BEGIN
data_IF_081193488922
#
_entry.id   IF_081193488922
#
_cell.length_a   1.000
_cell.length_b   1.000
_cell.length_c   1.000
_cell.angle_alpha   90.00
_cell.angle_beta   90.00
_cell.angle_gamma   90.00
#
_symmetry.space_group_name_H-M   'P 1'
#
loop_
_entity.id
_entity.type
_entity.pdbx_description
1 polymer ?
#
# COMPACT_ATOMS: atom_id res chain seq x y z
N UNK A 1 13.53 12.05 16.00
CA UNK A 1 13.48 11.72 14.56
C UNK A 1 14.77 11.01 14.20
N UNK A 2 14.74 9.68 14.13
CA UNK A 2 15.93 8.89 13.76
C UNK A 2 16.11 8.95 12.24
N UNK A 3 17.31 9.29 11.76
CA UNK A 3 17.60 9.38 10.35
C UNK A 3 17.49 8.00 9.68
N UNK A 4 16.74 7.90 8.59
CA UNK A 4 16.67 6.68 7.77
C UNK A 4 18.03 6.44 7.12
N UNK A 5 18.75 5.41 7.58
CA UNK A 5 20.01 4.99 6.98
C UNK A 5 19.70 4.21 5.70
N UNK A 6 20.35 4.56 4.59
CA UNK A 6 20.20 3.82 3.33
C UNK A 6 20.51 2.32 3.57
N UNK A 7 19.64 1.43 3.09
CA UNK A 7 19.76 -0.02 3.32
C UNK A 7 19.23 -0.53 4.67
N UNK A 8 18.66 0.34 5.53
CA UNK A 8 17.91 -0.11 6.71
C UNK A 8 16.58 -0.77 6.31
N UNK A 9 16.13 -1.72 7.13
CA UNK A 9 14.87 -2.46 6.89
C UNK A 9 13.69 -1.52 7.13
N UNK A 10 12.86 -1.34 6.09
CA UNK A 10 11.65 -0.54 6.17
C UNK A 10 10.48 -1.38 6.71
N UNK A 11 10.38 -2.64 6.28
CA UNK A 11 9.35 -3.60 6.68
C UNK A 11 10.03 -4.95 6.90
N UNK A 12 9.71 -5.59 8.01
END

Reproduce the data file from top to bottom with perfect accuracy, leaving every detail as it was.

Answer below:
data_IF_081193488922
#
_entry.id   IF_081193488922
#
_cell.length_a   1.000
_cell.length_b   1.000
_cell.length_c   1.000
_cell.angle_alpha   90.00
_cell.angle_beta   90.00
_cell.angle_gamma   90.00
#
_symmetry.space_group_name_H-M   'P 1'
#
loop_
_entity.id
_entity.type
_entity.pdbx_description
1 polymer ?
#
# COMPACT_ATOMS: atom_id res chain seq x y z
N UNK A 1 13.53 12.05 16.00
CA UNK A 1 13.48 11.72 14.56
C UNK A 1 14.77 11.01 14.20
N UNK A 2 14.74 9.68 14.13
CA UNK A 2 15.93 8.89 13.76
C UNK A 2 16.11 8.95 12.24
N UNK A 3 17.31 9.29 11.76
CA UNK A 3 17.60 9.38 10.35
C UNK A 3 17.49 8.00 9.68
N UNK A 4 16.74 7.90 8.59
CA UNK A 4 16.67 6.68 7.77
C UNK A 4 18.03 6.44 7.12
N UNK A 5 18.75 5.41 7.58
CA UNK A 5 20.01 4.99 6.98
C UNK A 5 19.70 4.21 5.70
N UNK A 6 20.35 4.56 4.59
CA UNK A 6 20.20 3.82 3.33
C UNK A 6 20.51 2.32 3.57
N UNK A 7 19.64 1.43 3.09
CA UNK A 7 19.76 -0.02 3.32
C UNK A 7 19.23 -0.53 4.67
N UNK A 8 18.66 0.34 5.53
CA UNK A 8 17.91 -0.11 6.71
C UNK A 8 16.58 -0.77 6.31
N UNK A 9 16.13 -1.72 7.13
CA UNK A 9 14.87 -2.46 6.89
C UNK A 9 13.69 -1.52 7.13
N UNK A 10 12.86 -1.34 6.09
CA UNK A 10 11.65 -0.54 6.17
C UNK A 10 10.48 -1.38 6.71
N UNK A 11 10.38 -2.64 6.28
CA UNK A 11 9.35 -3.60 6.68
C UNK A 11 10.03 -4.95 6.90
N UNK A 12 9.71 -5.59 8.01